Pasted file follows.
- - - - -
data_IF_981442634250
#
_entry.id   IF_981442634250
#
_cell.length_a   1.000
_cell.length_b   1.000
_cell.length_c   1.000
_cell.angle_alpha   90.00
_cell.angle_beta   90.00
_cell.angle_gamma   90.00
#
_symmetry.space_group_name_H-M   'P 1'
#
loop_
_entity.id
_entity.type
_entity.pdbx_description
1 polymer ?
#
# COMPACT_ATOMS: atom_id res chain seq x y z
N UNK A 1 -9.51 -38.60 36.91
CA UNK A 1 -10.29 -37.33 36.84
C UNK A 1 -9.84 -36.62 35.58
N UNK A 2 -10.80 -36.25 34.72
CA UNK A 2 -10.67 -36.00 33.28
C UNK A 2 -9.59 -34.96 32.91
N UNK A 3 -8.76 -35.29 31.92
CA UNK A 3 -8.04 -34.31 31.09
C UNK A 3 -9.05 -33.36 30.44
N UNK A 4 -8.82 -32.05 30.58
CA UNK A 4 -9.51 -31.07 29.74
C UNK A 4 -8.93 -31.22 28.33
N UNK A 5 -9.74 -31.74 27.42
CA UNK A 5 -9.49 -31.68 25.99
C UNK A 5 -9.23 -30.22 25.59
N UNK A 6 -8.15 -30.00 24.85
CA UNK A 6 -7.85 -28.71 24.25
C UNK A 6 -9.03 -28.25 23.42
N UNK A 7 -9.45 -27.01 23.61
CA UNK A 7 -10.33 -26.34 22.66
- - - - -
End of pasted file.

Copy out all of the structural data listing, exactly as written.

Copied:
data_IF_981442634250
#
_entry.id   IF_981442634250
#
_cell.length_a   1.000
_cell.length_b   1.000
_cell.length_c   1.000
_cell.angle_alpha   90.00
_cell.angle_beta   90.00
_cell.angle_gamma   90.00
#
_symmetry.space_group_name_H-M   'P 1'
#
loop_
_entity.id
_entity.type
_entity.pdbx_description
1 polymer ?
#
# COMPACT_ATOMS: atom_id res chain seq x y z
N UNK A 1 -9.51 -38.60 36.91
CA UNK A 1 -10.29 -37.33 36.84
C UNK A 1 -9.84 -36.62 35.58
N UNK A 2 -10.80 -36.25 34.72
CA UNK A 2 -10.67 -36.00 33.28
C UNK A 2 -9.59 -34.96 32.91
N UNK A 3 -8.76 -35.29 31.92
CA UNK A 3 -8.04 -34.31 31.09
C UNK A 3 -9.05 -33.36 30.44
N UNK A 4 -8.82 -32.05 30.58
CA UNK A 4 -9.51 -31.07 29.74
C UNK A 4 -8.93 -31.22 28.33
N UNK A 5 -9.74 -31.74 27.42
CA UNK A 5 -9.49 -31.68 25.99
C UNK A 5 -9.23 -30.22 25.59
N UNK A 6 -8.15 -30.00 24.85
CA UNK A 6 -7.85 -28.71 24.25
C UNK A 6 -9.03 -28.25 23.42
N UNK A 7 -9.45 -27.01 23.61
CA UNK A 7 -10.33 -26.34 22.66